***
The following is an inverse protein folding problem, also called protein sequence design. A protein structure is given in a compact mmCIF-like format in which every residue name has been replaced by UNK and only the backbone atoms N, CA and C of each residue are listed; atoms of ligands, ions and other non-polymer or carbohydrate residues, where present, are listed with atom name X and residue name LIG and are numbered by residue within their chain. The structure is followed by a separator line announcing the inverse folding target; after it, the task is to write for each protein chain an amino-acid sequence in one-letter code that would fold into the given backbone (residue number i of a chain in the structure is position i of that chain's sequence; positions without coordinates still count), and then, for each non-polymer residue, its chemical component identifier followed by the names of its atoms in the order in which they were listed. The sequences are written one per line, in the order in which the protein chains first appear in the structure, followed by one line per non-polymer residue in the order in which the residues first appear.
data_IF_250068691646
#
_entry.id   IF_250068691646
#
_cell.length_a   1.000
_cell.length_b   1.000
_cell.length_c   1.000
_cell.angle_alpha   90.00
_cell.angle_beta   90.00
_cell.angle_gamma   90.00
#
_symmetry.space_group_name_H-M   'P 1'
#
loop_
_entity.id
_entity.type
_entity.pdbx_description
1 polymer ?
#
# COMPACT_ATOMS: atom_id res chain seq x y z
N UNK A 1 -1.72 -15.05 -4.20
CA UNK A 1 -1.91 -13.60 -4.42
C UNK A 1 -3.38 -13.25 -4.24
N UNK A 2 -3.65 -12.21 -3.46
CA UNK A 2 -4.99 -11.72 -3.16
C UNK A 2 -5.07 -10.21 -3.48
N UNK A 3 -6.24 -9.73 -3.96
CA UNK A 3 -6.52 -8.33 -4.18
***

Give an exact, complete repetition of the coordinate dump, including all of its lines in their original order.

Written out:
The following is an inverse protein folding problem, also called protein sequence design. A protein structure is given in a compact mmCIF-like format in which every residue name has been replaced by UNK and only the backbone atoms N, CA and C of each residue are listed; atoms of ligands, ions and other non-polymer or carbohydrate residues, where present, are listed with atom name X and residue name LIG and are numbered by residue within their chain. The structure is followed by a separator line announcing the inverse folding target; after it, the task is to write for each protein chain an amino-acid sequence in one-letter code that would fold into the given backbone (residue number i of a chain in the structure is position i of that chain's sequence; positions without coordinates still count), and then, for each non-polymer residue, its chemical component identifier followed by the names of its atoms in the order in which they were listed. The sequences are written one per line, in the order in which the protein chains first appear in the structure, followed by one line per non-polymer residue in the order in which the residues first appear.
data_IF_250068691646
#
_entry.id   IF_250068691646
#
_cell.length_a   1.000
_cell.length_b   1.000
_cell.length_c   1.000
_cell.angle_alpha   90.00
_cell.angle_beta   90.00
_cell.angle_gamma   90.00
#
_symmetry.space_group_name_H-M   'P 1'
#
loop_
_entity.id
_entity.type
_entity.pdbx_description
1 polymer ?
#
# COMPACT_ATOMS: atom_id res chain seq x y z
N UNK A 1 -1.72 -15.05 -4.20
CA UNK A 1 -1.91 -13.60 -4.42
C UNK A 1 -3.38 -13.25 -4.24
N UNK A 2 -3.65 -12.21 -3.46
CA UNK A 2 -4.99 -11.72 -3.16
C UNK A 2 -5.07 -10.21 -3.48
N UNK A 3 -6.24 -9.73 -3.96
CA UNK A 3 -6.52 -8.33 -4.18